Daughters of Creative Sound

Today, four members of Daughters of Creative Sound, an African-American women’s drum and percussion group, came to visit the Riverside-Salem Environmental Chapel. They performed a variety of drum songs, told stories, and sang songs. The four who came were Yvonne Harris (“Big Mama Blue), Sharon Holley, Karima Amin, and Sandra Williams Bush.

They started with a “hello song” that came from Malawi, a landlocked nation in southeastern Africa. It borders Tanzania, Mozambique, and Zambia. In this hello song, greetings are extended from and entire person, not just the person’s voice.

“Hello. I see you with my eyes. I see you with my heart. I see you with all of me.”

The drummers played several songs. They also sang songs and they told stories. One of the songs that was sung was a tribute to the water, “praising and honoring the supreme creator who is responsible for everything that we get.” Another song was a tribute to one of the founders of Daughters of Creative Sound Nia Mary Alice Boyd, who passed away in 2005.

The drummers invited us to be part of the music by dancing. They also talked about the drums and what the drumbeat meant. The drumbeat, said Karima, is “the first sound you hear before you’re born.” The baby hears the mother’s heartbeat and is soothed by that. Sandra said, “We went to a women’s drumming camp.” Several hundred women were at the camp. One of the unique things about the camp was that four women drummed a mother drum. They were playing a heartbeat. “It never stopped,” said Sandra. “Everyone had the chance to play the heartbeat.”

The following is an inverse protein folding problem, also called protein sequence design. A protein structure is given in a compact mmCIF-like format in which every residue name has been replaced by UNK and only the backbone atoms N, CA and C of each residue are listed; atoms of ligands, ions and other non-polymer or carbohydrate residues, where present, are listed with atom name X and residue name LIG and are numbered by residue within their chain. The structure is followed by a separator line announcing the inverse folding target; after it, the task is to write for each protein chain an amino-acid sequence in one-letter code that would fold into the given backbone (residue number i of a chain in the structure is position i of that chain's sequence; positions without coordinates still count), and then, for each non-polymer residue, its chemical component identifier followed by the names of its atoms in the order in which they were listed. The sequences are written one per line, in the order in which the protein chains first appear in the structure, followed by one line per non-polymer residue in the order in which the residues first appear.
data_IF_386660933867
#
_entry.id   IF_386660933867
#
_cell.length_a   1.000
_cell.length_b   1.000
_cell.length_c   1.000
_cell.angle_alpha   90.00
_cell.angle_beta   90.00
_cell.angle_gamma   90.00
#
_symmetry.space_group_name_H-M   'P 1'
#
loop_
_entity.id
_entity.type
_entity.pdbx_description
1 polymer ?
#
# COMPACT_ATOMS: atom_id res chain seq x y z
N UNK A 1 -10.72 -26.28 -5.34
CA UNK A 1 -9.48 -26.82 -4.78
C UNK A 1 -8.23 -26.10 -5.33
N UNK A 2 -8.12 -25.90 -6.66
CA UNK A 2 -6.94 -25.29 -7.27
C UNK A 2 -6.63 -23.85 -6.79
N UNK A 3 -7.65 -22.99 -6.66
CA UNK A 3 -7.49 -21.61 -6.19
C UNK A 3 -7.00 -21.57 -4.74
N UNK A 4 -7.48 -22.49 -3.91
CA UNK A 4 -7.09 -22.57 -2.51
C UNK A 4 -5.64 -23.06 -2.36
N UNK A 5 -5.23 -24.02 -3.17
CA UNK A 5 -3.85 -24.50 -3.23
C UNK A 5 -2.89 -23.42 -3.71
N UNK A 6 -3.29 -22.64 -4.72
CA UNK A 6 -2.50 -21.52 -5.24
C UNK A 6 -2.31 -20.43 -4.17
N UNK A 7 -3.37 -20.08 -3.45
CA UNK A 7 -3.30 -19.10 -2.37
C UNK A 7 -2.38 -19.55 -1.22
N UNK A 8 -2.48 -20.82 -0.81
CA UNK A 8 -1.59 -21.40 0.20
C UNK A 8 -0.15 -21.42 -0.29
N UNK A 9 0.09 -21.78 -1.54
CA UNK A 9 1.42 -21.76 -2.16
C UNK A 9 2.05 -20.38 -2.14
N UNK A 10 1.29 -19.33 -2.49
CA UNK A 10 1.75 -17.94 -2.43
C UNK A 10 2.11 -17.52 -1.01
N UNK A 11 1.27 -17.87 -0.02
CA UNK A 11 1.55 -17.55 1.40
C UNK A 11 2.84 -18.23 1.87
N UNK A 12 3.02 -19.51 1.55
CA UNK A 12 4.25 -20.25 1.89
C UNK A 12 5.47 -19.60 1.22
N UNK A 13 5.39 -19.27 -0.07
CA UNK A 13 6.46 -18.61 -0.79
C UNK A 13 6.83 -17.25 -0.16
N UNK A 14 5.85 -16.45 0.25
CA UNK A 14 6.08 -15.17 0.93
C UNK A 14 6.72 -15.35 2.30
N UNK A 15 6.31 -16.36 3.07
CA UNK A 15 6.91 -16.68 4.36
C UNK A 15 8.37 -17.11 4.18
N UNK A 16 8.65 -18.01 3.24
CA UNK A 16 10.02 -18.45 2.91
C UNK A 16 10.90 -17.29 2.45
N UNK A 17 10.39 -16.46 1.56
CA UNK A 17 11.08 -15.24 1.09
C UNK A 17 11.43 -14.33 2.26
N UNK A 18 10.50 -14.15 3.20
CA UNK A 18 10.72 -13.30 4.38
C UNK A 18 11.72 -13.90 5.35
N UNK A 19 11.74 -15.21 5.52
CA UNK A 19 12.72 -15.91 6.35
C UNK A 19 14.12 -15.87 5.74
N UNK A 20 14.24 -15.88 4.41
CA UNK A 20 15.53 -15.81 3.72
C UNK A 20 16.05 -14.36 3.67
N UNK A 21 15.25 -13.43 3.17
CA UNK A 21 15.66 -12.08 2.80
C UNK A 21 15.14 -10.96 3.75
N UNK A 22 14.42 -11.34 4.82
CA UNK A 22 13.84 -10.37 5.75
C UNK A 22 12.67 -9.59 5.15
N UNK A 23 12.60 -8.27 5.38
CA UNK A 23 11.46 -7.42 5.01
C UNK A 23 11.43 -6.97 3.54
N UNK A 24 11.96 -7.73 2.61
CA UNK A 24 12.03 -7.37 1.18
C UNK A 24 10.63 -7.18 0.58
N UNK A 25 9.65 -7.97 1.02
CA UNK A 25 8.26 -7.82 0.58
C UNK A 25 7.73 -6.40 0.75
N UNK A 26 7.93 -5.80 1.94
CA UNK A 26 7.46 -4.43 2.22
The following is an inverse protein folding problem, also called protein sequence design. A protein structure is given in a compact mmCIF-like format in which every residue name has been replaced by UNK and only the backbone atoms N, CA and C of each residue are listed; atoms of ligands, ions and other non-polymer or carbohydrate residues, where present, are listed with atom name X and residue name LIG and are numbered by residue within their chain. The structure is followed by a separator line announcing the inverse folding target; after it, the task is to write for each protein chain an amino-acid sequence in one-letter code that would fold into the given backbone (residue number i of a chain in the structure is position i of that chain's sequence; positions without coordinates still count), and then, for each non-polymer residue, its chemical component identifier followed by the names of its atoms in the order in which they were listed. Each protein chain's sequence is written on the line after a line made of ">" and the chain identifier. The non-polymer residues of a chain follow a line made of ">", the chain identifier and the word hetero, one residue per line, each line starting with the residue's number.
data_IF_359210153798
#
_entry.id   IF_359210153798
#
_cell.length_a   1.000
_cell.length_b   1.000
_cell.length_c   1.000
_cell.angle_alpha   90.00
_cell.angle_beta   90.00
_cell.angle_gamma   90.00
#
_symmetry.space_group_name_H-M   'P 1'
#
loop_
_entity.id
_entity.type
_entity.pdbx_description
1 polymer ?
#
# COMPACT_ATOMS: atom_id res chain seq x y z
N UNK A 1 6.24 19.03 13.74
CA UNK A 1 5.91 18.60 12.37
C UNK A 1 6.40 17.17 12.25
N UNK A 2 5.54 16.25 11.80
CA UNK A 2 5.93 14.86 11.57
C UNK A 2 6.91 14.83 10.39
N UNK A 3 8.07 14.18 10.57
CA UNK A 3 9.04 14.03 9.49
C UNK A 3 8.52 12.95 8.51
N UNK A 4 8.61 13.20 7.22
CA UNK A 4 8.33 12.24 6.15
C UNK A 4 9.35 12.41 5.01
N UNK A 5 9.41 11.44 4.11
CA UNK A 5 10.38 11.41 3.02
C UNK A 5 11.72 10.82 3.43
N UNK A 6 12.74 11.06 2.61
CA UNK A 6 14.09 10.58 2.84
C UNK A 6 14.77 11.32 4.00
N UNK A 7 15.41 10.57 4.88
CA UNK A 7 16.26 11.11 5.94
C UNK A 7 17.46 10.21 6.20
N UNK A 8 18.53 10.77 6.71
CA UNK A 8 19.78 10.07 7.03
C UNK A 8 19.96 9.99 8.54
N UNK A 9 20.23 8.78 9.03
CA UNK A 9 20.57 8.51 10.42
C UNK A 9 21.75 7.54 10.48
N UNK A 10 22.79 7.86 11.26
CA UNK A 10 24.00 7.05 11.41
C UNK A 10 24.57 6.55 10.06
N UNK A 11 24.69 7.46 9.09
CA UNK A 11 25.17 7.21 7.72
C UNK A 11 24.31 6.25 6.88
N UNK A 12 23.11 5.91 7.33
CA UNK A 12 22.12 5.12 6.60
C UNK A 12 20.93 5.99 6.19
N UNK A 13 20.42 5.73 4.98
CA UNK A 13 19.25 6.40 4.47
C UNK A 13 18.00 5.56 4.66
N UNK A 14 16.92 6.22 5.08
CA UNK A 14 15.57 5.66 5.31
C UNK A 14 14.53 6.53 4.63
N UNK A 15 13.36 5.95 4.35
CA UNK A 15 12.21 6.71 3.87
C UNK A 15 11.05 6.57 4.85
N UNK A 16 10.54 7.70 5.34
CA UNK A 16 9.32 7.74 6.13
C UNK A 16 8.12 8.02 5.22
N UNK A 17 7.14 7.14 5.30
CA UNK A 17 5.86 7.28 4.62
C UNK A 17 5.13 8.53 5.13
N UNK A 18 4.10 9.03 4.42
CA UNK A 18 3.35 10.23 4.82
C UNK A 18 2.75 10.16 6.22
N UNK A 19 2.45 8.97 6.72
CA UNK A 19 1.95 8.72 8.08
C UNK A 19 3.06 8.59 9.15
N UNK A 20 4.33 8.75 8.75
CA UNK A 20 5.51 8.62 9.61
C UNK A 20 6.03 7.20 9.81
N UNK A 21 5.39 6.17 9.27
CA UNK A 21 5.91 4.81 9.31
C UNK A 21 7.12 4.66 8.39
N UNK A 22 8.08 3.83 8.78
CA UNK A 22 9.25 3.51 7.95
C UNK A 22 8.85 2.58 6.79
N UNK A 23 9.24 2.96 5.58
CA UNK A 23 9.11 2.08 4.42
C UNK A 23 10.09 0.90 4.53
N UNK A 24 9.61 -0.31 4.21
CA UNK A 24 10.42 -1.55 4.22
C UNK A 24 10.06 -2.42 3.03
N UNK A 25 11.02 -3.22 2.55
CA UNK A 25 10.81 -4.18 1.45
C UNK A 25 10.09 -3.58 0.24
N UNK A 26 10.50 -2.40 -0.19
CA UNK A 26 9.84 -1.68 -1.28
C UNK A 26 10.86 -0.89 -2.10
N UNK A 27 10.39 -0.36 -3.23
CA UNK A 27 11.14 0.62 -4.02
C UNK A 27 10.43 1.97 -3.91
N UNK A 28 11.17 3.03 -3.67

“No matter where you were,” Karima said, “You could hear the heartbeat.”

Yvonne said, “The eyes of babies in strollers brightened when they heard the drums.” She said that one of the instructors encouraged the students to listen to every day sounds and pick up their rhythm. As an example of listening to and reproducing an every day sound, the instructor repeated the rhythm of the washing machine.

The drum, Karima said, is a “living thing.” Her drum is made of part of a tree and goat skin.” Sharon’s instrument is a shakeray. It is a hollowed out gourd with beads on the outside. Here in Western New York, gourds are very small. In warmer climates, the gourds grow larger because the growing season is longer.  Gourds are used as instruments, and they are also used as vessels to hold water, grains, or rice.

The rhythm of the heartbeat connects all humans. It is a comforting sound. “Drumming gives me comfort,” Karima said.

The sound of the drumbeat brings us together because it comforts us and reminds us of the beating of our own hearts.

“We’re all interrelated and interconnected,” Karima said. 

The front row is Sandra Williams Bush, Karima Amin, and Yvonne Harris (Big Mama Blue). In back is Sharon Holley.

7 thoughts on “Daughters of Creative Sound”

  1. Love that about drumming and babies. I love the sounds of drumming; it calls you and you answer from somewhere deep inside you. I love that.

  2. Sounds so wonderful! I love the invitation to dance, and what they said about the heartbeat.

    "Hello. I see you with my eyes. I see you with my heart. I see you with all of me." ~ really love that, too.

  3. Sure enjoyed this article. So great to see these wonderful ladies living out their purpose! Thanks for sharing.

  4. It was an excellent evening. Alice coaxed me from my seat to join her in dancing to the drums. It was mentioned that back when drumming was strictly a male thing, but that has changed over time due to people like the Daughters of Creative Sound.

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